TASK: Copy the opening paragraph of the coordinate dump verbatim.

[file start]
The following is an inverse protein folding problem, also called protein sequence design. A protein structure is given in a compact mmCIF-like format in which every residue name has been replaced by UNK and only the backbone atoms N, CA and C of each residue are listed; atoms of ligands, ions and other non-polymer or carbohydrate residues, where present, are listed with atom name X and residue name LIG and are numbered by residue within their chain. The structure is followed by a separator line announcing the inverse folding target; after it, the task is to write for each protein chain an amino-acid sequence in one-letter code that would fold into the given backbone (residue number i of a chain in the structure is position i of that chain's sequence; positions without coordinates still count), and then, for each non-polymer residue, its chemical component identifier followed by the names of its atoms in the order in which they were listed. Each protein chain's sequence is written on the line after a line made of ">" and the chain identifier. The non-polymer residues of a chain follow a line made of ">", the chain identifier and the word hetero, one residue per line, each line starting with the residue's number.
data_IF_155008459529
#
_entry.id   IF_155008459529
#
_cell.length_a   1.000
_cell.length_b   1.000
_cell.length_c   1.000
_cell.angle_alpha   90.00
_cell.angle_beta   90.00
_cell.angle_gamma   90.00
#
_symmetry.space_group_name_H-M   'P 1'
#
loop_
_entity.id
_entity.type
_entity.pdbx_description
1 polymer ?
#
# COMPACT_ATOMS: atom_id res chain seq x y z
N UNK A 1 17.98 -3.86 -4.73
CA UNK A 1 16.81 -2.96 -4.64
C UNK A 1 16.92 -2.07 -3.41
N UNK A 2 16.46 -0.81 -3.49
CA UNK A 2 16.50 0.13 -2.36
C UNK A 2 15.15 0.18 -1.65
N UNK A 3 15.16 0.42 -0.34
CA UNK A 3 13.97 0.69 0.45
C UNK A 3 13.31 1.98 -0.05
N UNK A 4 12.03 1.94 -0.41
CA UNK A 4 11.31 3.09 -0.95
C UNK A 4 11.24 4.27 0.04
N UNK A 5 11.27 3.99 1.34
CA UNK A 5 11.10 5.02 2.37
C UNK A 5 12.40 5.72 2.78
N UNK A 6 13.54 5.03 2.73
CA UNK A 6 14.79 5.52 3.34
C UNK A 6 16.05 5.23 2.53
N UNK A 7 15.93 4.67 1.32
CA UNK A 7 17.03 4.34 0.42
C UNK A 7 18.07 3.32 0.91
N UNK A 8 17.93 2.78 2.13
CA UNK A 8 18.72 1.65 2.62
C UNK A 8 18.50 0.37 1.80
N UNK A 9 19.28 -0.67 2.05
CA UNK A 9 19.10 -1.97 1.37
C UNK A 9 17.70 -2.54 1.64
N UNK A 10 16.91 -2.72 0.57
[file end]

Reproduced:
The following is an inverse protein folding problem, also called protein sequence design. A protein structure is given in a compact mmCIF-like format in which every residue name has been replaced by UNK and only the backbone atoms N, CA and C of each residue are listed; atoms of ligands, ions and other non-polymer or carbohydrate residues, where present, are listed with atom name X and residue name LIG and are numbered by residue within their chain. The structure is followed by a separator line announcing the inverse folding target; after it, the task is to write for each protein chain an amino-acid sequence in one-letter code that would fold into the given backbone (residue number i of a chain in the structure is position i of that chain's sequence; positions without coordinates still count), and then, for each non-polymer residue, its chemical component identifier followed by the names of its atoms in the order in which they were listed. Each protein chain's sequence is written on the line after a line made of ">" and the chain identifier. The non-polymer residues of a chain follow a line made of ">", the chain identifier and the word hetero, one residue per line, each line starting with the residue's number.